The Technique: Mood – How does your character see a scene? In other words, what the character sees is more important than what you as the writer want to describe.
Your scene might take place in an empty office, a noisy factory, a darkened bedroom, a rainy alley, a foggy beach, a windswept blizzard… or anywhere imaginable. But that’s the setting. What's important is how this setting is perceived by your character.
Getting Started: Choosing the woman in the rainy street, use her point of view to describe the mood of the scene.
A rainy alley may lead to the apartment in which she'll be joining her new love for a romantic dinner. Or it may be the rendezvous with her blackmailer. Same setting, different moods!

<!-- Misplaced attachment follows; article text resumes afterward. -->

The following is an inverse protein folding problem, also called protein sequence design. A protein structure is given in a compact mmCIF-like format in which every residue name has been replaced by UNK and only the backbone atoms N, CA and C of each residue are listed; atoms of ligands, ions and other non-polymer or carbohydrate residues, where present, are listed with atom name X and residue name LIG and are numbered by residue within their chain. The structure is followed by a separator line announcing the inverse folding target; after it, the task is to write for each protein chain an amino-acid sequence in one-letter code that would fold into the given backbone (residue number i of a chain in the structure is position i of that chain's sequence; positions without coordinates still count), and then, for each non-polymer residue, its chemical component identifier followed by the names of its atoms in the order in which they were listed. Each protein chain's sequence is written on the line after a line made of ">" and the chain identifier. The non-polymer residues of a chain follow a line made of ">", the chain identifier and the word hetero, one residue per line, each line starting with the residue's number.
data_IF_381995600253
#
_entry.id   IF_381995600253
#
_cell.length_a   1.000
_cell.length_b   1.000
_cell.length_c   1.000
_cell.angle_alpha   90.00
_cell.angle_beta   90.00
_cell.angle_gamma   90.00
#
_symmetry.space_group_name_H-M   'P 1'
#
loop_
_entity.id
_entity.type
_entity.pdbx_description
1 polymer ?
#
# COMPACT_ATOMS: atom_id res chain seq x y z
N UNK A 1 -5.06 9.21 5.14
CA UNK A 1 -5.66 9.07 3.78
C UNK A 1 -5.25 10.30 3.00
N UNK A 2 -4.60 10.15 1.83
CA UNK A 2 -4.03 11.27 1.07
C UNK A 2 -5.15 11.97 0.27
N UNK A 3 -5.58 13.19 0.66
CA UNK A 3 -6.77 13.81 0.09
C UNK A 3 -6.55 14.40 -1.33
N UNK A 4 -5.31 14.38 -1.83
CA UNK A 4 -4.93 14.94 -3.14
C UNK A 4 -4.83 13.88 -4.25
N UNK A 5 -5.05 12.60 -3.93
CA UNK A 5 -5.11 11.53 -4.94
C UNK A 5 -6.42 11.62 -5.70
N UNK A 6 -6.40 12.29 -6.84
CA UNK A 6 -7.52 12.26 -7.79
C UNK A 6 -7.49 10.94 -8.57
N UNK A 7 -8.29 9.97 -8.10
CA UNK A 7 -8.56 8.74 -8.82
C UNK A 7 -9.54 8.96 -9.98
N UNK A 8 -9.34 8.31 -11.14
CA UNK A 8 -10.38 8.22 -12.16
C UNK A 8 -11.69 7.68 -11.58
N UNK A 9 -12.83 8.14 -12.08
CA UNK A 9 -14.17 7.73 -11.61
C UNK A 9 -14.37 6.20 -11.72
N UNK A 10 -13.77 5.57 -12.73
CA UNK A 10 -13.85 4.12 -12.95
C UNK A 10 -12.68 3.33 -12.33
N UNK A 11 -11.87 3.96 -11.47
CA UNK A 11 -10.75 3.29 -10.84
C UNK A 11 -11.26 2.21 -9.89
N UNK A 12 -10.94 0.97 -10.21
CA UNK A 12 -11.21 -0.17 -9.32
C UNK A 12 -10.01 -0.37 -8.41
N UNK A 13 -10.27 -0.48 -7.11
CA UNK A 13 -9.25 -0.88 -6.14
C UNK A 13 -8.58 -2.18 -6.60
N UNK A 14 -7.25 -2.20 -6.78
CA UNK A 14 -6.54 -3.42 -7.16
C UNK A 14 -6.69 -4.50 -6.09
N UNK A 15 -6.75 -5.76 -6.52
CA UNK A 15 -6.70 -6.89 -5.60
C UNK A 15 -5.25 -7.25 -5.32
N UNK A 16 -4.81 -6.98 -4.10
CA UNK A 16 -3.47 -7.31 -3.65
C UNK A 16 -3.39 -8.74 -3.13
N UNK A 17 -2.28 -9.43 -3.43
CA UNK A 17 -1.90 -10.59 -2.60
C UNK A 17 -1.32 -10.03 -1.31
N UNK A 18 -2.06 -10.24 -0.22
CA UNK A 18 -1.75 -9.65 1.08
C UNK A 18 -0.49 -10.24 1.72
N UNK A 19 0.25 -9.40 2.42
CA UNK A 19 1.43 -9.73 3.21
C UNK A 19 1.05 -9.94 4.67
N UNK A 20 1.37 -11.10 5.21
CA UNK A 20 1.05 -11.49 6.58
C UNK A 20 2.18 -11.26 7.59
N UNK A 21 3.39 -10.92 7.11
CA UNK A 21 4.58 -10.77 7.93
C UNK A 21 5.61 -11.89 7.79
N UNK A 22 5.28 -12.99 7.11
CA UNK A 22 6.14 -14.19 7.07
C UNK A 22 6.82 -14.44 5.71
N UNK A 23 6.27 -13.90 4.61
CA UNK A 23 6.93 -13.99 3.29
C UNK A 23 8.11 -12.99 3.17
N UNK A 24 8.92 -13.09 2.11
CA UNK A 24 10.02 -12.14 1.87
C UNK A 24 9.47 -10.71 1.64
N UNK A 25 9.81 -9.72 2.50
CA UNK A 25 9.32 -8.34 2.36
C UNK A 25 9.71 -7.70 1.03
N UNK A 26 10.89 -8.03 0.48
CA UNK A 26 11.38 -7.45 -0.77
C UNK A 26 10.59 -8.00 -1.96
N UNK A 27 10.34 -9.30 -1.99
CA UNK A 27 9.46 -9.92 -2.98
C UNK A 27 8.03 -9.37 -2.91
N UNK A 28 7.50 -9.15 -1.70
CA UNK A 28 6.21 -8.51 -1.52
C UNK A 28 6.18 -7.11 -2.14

Hint: The mood changes with the feelings of the character and that changes what she is actually seeing.
For example, if she is looking forward to being with her new lover, she is so lost in exciting and passionate thoughts, she might not even notice the cars or any other people.
On the other hand, if she is meeting a blackmailer, she might notice every last detail. Who and what she sees affect her mood and her perception of the setting. You have 20 minutes for this exercise!